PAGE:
In a previous article, we introduced the CFA Institute Investment Foundation Program (Read more here). It is a free program designed for anyone who wants to enter or advance within the investment management industry, including IT, operations, accounting, administration, and marketing. Candidates who successfully pass the online exam earn the CFA Institute Investment Foundations Certificate.
There are total of 20 Chapters in 7 modules, covering all the essential topics in finance, economics, ethics and regulations. This series of articles will highlight the core knowledge of each chapter.
Chapter 5 provides an overview of macroeconomics. The learning outcome of chapter 5 is as follows:
· Describe why macroeconomic considerations are important to an investment firm and how macroeconomic information may be used;
· Define gross domestic product (GDP) and GDP per capita;
· Identify basic components of GDP;
· Describe economic growth and factors that affect it;
· Describe phases of a business cycle and their characteristics;
· Explain the global nature of business cycles;
· Describe economic indicators and their uses and limitations;
· Define inflation, deflation, stagflation, and hyperinflation, and describe how inflation affects consumers, businesses, and investments;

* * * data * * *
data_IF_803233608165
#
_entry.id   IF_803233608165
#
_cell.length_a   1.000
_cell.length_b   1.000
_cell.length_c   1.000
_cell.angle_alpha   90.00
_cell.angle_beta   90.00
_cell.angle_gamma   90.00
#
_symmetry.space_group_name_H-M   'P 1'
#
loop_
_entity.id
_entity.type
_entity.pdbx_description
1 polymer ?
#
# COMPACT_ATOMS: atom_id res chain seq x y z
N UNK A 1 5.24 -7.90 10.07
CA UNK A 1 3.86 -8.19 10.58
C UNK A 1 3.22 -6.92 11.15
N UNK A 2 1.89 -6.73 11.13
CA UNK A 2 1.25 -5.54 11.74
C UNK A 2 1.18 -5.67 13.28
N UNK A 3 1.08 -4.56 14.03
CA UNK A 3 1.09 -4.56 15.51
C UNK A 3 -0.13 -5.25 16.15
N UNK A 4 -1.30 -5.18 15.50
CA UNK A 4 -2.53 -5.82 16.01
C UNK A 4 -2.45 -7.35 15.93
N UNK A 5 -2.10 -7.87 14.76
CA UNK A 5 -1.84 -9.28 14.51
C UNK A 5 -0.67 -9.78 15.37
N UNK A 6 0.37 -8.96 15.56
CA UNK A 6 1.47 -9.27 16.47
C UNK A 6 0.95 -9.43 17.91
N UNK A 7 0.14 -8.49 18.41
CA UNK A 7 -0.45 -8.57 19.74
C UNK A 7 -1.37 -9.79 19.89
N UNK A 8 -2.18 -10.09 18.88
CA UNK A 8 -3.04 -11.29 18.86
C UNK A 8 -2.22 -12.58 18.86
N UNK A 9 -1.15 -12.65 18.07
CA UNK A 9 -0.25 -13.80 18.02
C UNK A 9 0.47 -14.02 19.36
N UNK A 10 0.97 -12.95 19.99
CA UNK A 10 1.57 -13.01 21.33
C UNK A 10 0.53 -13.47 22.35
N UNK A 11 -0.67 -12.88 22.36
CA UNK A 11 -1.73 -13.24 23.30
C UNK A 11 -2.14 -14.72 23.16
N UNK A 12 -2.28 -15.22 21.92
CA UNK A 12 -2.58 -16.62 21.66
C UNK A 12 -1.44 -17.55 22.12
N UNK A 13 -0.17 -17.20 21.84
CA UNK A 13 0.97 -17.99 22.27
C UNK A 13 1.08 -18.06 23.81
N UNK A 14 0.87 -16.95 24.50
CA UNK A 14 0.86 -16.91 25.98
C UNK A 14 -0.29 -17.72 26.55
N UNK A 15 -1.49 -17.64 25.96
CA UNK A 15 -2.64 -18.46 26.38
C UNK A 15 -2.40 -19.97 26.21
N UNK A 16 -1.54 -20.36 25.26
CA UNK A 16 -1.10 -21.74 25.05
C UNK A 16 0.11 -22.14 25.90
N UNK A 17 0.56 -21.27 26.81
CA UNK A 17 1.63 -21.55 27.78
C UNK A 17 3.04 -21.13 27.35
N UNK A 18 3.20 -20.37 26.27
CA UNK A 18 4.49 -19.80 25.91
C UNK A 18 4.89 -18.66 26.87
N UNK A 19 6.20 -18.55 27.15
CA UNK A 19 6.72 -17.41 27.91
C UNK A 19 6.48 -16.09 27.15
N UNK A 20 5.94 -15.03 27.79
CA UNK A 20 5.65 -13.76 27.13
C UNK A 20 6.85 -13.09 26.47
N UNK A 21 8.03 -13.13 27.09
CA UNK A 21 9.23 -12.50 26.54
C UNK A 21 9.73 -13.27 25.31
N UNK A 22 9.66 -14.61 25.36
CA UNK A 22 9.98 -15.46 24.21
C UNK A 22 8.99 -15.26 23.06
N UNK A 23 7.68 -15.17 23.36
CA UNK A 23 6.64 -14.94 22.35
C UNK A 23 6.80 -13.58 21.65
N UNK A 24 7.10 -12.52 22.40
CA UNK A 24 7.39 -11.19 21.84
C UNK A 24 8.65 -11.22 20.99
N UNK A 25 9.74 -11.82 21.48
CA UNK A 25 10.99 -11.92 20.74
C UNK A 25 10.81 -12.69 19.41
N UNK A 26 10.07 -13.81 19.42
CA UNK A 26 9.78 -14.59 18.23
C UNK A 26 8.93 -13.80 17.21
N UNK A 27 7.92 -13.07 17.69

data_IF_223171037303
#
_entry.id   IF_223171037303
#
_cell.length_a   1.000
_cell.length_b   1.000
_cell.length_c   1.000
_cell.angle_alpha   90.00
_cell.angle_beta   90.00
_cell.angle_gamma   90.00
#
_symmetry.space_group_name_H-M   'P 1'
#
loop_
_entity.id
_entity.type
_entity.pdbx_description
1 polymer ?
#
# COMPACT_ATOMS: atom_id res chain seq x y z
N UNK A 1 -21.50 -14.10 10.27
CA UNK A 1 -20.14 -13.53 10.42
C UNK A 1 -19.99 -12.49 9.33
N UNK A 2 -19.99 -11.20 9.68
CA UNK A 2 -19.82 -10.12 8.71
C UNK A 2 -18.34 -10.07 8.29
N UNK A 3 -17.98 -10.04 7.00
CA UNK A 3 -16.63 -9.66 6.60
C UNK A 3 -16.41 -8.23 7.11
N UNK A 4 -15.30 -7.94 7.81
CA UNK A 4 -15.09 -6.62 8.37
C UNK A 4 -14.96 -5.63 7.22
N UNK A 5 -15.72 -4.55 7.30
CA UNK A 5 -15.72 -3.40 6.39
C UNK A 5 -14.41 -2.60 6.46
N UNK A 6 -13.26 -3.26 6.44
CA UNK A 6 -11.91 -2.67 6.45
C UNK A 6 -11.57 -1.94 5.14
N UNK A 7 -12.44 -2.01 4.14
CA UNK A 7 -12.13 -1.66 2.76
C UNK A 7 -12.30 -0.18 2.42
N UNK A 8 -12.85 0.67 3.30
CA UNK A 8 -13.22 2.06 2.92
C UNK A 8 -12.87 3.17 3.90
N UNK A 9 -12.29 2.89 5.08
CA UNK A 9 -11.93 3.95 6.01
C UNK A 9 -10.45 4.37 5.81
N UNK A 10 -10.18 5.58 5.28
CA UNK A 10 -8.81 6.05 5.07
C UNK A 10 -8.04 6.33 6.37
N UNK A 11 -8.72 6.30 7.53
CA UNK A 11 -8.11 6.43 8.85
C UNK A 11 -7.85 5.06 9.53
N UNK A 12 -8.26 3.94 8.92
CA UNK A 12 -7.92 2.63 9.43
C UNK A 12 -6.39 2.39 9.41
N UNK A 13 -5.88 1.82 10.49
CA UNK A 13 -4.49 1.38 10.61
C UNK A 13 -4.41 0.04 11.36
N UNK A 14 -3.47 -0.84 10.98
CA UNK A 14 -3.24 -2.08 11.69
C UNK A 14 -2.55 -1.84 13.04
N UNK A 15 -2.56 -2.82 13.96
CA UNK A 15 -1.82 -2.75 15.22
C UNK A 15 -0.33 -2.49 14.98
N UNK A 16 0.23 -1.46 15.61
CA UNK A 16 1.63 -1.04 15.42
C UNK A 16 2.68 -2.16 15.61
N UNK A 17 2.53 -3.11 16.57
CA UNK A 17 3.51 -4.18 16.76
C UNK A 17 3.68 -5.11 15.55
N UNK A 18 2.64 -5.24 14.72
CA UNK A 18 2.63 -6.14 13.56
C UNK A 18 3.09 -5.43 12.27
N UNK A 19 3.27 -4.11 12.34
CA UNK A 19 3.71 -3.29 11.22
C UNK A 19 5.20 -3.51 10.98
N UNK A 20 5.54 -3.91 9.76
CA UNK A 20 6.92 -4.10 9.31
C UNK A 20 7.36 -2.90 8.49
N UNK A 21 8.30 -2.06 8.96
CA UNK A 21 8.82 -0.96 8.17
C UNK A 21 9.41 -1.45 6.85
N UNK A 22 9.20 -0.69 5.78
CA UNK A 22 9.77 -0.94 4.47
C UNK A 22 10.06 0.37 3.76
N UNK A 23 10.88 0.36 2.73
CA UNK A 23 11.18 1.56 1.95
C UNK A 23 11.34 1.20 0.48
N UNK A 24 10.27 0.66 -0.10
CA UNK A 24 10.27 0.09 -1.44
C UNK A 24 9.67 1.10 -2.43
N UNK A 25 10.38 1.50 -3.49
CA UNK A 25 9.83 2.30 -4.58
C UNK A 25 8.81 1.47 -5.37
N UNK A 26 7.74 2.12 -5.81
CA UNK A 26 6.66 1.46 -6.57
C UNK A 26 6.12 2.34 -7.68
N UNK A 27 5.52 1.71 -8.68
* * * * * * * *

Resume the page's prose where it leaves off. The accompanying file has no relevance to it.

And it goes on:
· Describe and compare monetary and fiscal policy;
· Explain limitations of monetary policy and fiscal policy.
Economic indicators—measures of economic activity—are regularly reported and analysed. These measures may be leading, lagging, or coincident indicators.
Inflation is a general rise in the prices of products and services. Measures of inflation include consumer price indices, producer price indices, and implicit GDP deflators.
Changes in price levels can affect economic growth because consumers, companies, and governments may change the timing of their purchases, the amount of their spending, and their saving and spending decisions based on anticipated changes in prices.
Three additional price level changes investors also consider are deflation, stagflation, and hyperinflation.
Economic growth, inflation, and unemployment are major concerns of central banks and governments. They each use different financial tools to affect economic activity. Central banks, which are often independent from governments, use monetary policy. Governments use fiscal policy.
Monetary policy refers to central bank activities that are directed toward influencing the money supply and credit in an economy. Its goal is to influence output, price stability, and employment.
Fiscal policy involves the use of government spending and tax policies to influence the level of aggregate demand in an economy and thus the level of economic activity.
Both fiscal and monetary policies have limitations: they are affected by time lags and the responses to and consequences of each may not be as expected.